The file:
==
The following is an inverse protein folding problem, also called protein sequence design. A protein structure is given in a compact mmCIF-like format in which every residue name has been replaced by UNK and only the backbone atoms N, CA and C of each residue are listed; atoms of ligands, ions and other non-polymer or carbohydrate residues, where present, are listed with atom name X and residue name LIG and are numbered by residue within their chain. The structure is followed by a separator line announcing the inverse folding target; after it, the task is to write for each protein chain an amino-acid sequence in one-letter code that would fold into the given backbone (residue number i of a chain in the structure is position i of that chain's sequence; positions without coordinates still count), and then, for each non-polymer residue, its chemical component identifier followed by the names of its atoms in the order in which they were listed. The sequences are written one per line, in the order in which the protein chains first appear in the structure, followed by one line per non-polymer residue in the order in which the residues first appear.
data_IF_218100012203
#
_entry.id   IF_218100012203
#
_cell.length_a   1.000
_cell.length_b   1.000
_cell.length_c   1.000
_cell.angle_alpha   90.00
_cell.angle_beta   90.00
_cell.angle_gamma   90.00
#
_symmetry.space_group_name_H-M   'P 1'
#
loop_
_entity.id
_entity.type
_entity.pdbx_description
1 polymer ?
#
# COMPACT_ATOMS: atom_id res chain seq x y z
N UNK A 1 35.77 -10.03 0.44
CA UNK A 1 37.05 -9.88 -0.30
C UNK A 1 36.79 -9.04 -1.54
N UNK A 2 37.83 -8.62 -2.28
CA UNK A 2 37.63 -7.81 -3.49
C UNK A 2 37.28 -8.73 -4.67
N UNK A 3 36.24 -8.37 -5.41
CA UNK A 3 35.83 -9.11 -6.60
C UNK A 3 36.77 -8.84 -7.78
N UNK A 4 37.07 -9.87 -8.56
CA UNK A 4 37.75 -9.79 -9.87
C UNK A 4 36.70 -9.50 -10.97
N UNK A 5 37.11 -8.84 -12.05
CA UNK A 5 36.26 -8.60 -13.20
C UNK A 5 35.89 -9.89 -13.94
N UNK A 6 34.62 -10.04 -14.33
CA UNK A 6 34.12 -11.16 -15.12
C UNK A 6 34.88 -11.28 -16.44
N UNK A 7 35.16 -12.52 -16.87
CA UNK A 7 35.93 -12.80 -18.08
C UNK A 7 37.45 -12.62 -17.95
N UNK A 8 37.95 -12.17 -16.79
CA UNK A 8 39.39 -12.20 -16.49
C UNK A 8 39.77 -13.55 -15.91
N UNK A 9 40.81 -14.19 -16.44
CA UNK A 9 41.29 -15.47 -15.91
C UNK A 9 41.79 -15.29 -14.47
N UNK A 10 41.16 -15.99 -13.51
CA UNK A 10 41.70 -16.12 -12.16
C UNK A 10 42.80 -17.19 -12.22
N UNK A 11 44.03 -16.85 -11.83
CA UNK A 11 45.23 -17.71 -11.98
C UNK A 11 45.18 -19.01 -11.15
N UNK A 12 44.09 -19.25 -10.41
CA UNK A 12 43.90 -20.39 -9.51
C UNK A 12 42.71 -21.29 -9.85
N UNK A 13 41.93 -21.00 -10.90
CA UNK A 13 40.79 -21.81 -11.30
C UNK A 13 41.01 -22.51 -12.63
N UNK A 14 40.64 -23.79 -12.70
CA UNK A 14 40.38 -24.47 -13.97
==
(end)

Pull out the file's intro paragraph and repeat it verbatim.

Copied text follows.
The following is an inverse protein folding problem, also called protein sequence design. A protein structure is given in a compact mmCIF-like format in which every residue name has been replaced by UNK and only the backbone atoms N, CA and C of each residue are listed; atoms of ligands, ions and other non-polymer or carbohydrate residues, where present, are listed with atom name X and residue name LIG and are numbered by residue within their chain. The structure is followed by a separator line announcing the inverse folding target; after it, the task is to write for each protein chain an amino-acid sequence in one-letter code that would fold into the given backbone (residue number i of a chain in the structure is position i of that chain's sequence; positions without coordinates still count), and then, for each non-polymer residue, its chemical component identifier followed by the names of its atoms in the order in which they were listed. The sequences are written one per line, in the order in which the protein chains first appear in the structure, followed by one line per non-polymer residue in the order in which the residues first appear.